Photon-counting detectors address the single most difficult technology challenge for the Origins Space Telescope (OST) and are highly desirable for reaching the ~ 10^-20 W/√Hz sensitivity permitted by the observatory. One objective of this facility is rapid spectroscopic surveys of the high redshift universe at 420 – 800 μm, using arrays of integrated spectrometers with moderate resolutions (R = λ/Δλ ~1000), to explore galaxy evolution and growth of structure in the universe. A second objective is to perform higher resolution (R > 100,000) spectroscopic surveys at 20–300 μm for exploring the distribution of the ingredients for life in protoplanetary disks. Lastly, the OST aims to do sensitive mid-infrared (5–30 μm) spectroscopy of rocky planet atmospheres in the habitable zone using the transit method. These objectives represent a well-organized community agreement, but they are impossible to reach without a significant leap forward in detector technology, and the OST is likely not to be recommended if a path to suitable detectors does not exist.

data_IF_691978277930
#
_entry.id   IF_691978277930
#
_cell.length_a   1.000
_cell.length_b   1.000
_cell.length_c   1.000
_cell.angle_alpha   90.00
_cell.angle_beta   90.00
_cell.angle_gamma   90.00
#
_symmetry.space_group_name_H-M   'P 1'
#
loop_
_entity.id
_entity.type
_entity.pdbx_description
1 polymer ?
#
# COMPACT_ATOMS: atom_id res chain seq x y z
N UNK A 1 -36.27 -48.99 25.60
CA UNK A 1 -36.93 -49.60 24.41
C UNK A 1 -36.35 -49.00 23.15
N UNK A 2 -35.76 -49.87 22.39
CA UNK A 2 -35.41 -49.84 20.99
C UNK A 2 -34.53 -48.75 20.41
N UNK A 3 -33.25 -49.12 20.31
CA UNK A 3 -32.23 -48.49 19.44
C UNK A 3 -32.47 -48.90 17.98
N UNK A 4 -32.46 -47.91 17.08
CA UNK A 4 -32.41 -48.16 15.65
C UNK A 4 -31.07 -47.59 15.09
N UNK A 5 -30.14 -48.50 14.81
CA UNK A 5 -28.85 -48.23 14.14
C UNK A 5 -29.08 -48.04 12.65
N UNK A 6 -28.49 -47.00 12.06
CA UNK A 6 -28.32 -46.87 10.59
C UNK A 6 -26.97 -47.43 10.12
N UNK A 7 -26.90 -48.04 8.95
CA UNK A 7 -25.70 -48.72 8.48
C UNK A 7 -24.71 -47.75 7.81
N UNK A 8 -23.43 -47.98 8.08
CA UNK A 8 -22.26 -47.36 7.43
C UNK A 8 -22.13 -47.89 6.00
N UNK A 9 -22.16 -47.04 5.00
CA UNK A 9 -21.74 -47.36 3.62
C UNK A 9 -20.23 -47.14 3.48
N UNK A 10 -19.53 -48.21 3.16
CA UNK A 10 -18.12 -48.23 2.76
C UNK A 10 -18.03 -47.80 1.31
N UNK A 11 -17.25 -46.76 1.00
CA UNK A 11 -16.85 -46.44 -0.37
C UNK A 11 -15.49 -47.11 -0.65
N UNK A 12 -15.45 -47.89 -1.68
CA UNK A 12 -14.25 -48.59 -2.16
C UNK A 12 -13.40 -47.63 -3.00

Our team is developing photon-counting Kinetic Inductance Detectors (KIDs) for the OST. Since KIDs are highly multiplexable in nature their scalability will be a major improvement over current technologies that are severely limited in observing speed due to small numbers of pixels. Moreover, KIDs are an established strong competitor to TESs and have achieved NEP ~ 1.5—3x10^-19 W/√Hz in a fully operational 1000-pixel science grade array made by SRON under the SpaceKID program. To reach the sensitivities for OST we are developing KIDs made from very thin aluminum films on single-crystal silicon substrates. Under the right conditions, small-volume inductors made from these films can become ultra-sensitive to single photons >90 GHz. Understanding the material physics and electrodynamics of excitations in these superconductor-dielectric systems is critical to performance. We have achieved world-record material properties, which are within requirements for photon-counting: microwave quality factor of 0.5 x 10^6 for a 10-nm aluminum resonator at single microwave photon drive power, residual dark electron density of < 5 /µm^3 and extremely long excitation lifetime of ~ 6.0 ms. Using a detailed model we simulated our detector when illuminated with randomly arriving single photon events and show that photon counting with >95% efficiency at 0.5 - 1.0 THz is achievable. Combined with µ-Spec - our Goddard-based on-chip far-IR spectrometer - these detectors will enable the first OST science objective mentioned above, and provide a clear path for the shorter wavelength objectives as well.